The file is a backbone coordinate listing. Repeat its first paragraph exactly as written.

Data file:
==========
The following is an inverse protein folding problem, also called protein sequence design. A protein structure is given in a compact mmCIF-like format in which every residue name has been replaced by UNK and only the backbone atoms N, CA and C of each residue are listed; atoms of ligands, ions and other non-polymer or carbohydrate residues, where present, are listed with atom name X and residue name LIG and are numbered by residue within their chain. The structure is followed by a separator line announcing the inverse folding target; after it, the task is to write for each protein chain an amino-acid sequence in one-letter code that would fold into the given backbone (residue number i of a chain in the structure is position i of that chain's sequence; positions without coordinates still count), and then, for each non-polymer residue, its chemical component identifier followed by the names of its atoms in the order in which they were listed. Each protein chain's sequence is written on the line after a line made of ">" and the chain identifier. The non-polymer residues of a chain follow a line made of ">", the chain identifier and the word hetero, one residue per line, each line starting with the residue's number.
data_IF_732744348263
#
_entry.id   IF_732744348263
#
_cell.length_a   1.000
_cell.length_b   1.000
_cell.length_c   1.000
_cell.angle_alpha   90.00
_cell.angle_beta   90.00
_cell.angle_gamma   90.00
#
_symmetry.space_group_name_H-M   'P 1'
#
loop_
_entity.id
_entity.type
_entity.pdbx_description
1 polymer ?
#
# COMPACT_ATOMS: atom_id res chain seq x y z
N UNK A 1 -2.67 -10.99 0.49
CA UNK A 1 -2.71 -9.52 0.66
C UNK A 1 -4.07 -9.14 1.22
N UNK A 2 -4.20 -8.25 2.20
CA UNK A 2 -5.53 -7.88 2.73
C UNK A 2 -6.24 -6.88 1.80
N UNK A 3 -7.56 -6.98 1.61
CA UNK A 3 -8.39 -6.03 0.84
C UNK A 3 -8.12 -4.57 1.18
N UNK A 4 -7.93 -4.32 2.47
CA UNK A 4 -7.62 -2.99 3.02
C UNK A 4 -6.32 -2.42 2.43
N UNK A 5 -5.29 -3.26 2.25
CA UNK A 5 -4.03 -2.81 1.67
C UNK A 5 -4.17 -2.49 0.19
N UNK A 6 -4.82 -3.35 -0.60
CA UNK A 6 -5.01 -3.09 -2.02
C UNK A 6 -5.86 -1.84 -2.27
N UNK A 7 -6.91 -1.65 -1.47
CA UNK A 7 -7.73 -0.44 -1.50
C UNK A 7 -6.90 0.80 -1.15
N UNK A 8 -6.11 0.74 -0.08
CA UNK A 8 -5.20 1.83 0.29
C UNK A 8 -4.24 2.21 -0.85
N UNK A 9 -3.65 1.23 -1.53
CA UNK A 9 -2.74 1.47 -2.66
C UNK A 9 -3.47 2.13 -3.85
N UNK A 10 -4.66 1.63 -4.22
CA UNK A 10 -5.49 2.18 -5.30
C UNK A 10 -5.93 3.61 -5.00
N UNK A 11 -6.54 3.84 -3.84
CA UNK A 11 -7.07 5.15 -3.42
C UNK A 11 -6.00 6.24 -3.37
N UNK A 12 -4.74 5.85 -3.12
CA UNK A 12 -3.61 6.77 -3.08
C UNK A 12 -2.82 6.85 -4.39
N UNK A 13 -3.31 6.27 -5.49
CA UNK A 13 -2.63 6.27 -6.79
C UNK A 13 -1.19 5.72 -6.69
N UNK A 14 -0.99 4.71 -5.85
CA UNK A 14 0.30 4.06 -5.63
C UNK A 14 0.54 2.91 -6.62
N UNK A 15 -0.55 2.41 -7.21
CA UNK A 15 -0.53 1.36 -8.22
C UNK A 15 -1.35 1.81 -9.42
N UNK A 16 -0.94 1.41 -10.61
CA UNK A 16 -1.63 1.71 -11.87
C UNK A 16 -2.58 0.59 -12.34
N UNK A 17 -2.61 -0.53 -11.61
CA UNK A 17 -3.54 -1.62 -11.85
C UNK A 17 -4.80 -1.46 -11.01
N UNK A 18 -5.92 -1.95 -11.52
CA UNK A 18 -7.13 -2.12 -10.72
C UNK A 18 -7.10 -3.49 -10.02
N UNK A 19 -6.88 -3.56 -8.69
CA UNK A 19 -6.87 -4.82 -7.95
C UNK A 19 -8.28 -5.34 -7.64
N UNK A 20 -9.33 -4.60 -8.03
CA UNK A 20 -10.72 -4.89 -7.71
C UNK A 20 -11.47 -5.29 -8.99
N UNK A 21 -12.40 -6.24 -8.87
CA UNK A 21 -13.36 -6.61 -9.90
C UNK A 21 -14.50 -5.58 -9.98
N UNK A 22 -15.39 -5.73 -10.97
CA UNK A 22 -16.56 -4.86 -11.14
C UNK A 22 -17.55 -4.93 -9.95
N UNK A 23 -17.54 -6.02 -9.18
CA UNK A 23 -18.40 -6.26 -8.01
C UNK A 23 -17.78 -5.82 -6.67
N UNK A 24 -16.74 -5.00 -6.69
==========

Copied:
The following is an inverse protein folding problem, also called protein sequence design. A protein structure is given in a compact mmCIF-like format in which every residue name has been replaced by UNK and only the backbone atoms N, CA and C of each residue are listed; atoms of ligands, ions and other non-polymer or carbohydrate residues, where present, are listed with atom name X and residue name LIG and are numbered by residue within their chain. The structure is followed by a separator line announcing the inverse folding target; after it, the task is to write for each protein chain an amino-acid sequence in one-letter code that would fold into the given backbone (residue number i of a chain in the structure is position i of that chain's sequence; positions without coordinates still count), and then, for each non-polymer residue, its chemical component identifier followed by the names of its atoms in the order in which they were listed. Each protein chain's sequence is written on the line after a line made of ">" and the chain identifier. The non-polymer residues of a chain follow a line made of ">", the chain identifier and the word hetero, one residue per line, each line starting with the residue's number.